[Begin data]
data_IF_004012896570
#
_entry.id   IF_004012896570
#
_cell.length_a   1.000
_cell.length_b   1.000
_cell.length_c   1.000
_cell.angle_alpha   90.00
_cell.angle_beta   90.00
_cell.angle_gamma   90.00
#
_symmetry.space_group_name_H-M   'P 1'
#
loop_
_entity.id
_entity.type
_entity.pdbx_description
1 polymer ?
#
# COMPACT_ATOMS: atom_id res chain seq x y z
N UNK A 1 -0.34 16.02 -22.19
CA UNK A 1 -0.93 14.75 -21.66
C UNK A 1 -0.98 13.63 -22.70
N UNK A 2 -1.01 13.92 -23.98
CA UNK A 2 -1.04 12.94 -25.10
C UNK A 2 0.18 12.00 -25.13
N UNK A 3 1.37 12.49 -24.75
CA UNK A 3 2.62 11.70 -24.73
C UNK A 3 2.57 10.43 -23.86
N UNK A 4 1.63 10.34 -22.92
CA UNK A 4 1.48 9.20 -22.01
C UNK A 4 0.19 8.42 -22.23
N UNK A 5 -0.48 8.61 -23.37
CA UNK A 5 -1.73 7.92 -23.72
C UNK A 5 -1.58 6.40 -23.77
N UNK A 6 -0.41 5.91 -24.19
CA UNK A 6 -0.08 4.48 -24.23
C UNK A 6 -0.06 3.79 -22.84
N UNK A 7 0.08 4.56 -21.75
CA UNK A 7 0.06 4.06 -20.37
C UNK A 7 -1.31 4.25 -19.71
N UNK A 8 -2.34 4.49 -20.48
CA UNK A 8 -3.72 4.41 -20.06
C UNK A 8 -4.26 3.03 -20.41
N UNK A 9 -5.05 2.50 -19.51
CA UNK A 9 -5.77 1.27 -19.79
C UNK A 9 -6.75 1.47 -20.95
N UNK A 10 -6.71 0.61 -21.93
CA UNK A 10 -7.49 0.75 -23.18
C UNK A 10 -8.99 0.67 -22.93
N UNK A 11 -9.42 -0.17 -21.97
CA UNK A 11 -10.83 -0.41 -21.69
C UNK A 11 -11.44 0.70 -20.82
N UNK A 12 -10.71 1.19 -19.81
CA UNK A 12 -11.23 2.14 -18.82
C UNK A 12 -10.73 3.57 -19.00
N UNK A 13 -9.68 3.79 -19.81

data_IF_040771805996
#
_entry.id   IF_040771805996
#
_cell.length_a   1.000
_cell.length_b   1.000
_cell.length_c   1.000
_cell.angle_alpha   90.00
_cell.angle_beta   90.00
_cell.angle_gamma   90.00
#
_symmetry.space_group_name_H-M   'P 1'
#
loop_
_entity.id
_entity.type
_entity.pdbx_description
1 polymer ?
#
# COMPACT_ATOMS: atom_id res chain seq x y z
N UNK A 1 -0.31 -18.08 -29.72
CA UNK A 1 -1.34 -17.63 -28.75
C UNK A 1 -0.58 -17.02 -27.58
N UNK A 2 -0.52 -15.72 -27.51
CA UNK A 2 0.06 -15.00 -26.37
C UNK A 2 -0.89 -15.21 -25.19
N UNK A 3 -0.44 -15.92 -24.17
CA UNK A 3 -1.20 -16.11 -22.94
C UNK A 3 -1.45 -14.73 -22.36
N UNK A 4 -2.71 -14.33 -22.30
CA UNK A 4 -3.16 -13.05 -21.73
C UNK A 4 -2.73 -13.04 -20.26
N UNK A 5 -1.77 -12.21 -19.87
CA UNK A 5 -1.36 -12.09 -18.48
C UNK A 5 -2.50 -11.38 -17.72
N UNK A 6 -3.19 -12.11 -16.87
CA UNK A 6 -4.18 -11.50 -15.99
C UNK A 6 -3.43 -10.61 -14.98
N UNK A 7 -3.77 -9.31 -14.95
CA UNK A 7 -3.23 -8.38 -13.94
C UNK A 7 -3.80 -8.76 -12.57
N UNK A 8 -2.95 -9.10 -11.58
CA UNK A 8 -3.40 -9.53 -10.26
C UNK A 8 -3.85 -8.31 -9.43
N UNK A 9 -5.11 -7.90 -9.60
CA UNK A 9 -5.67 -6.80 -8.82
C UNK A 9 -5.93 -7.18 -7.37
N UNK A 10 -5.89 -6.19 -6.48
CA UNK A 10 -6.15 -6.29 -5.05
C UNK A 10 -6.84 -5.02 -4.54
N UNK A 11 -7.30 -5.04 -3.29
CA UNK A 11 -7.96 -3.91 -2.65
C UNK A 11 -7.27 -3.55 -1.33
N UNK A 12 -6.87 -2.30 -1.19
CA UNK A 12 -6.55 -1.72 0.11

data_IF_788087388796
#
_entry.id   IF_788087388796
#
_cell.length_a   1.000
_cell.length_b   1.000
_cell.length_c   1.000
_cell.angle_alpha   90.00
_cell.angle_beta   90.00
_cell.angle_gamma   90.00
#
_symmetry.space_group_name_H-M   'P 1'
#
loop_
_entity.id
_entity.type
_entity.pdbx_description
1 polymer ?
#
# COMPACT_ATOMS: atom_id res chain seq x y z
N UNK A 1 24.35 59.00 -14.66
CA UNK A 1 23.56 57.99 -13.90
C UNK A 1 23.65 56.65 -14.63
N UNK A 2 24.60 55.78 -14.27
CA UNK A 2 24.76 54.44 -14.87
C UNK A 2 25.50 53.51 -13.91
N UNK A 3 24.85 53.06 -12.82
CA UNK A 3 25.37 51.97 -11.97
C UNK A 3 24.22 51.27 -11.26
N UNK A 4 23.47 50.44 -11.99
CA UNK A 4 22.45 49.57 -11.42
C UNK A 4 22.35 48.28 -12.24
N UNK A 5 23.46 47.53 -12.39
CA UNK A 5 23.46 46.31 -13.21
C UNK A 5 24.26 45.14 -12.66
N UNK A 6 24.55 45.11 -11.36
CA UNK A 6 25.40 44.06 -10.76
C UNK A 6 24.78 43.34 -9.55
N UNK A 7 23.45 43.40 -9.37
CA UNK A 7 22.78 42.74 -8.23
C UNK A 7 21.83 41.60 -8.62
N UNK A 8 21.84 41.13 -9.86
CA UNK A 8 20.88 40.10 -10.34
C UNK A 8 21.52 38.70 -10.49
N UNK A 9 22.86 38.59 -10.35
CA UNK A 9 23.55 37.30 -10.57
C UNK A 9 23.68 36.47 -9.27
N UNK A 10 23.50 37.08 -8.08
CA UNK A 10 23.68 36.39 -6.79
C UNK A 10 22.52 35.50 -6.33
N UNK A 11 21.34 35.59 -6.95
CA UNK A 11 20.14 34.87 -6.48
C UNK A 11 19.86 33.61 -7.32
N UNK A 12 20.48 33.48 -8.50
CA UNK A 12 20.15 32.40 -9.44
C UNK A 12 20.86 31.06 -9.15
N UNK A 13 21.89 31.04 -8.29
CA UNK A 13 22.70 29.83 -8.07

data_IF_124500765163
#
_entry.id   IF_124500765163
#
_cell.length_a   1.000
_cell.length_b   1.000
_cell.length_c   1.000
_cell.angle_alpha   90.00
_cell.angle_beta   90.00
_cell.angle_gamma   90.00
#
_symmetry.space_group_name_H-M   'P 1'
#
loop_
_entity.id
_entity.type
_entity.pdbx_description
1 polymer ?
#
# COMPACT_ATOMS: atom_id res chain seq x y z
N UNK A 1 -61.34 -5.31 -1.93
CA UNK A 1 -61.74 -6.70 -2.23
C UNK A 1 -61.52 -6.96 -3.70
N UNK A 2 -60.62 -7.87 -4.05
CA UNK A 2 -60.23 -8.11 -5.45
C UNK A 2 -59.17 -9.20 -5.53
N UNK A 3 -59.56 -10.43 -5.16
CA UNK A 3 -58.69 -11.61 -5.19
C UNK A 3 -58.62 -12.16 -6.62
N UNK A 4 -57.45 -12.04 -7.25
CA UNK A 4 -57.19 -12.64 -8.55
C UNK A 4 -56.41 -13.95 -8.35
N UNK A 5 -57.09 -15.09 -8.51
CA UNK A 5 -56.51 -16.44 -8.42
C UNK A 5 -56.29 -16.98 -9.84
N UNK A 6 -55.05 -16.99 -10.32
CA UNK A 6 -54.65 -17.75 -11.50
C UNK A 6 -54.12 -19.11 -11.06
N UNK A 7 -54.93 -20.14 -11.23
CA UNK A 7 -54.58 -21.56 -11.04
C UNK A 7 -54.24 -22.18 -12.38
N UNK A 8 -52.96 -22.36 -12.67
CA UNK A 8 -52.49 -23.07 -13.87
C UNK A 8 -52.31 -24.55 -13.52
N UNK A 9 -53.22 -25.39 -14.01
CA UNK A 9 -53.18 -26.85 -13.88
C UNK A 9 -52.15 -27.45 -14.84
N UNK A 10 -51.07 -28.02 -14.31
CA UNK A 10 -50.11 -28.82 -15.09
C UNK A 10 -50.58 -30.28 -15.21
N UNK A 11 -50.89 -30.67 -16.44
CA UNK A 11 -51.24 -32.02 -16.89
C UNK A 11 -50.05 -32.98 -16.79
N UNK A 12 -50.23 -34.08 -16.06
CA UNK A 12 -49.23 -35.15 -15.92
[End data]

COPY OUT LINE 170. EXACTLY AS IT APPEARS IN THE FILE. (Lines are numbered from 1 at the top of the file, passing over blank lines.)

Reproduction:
CA UNK A 13 22.70 29.83 -8.07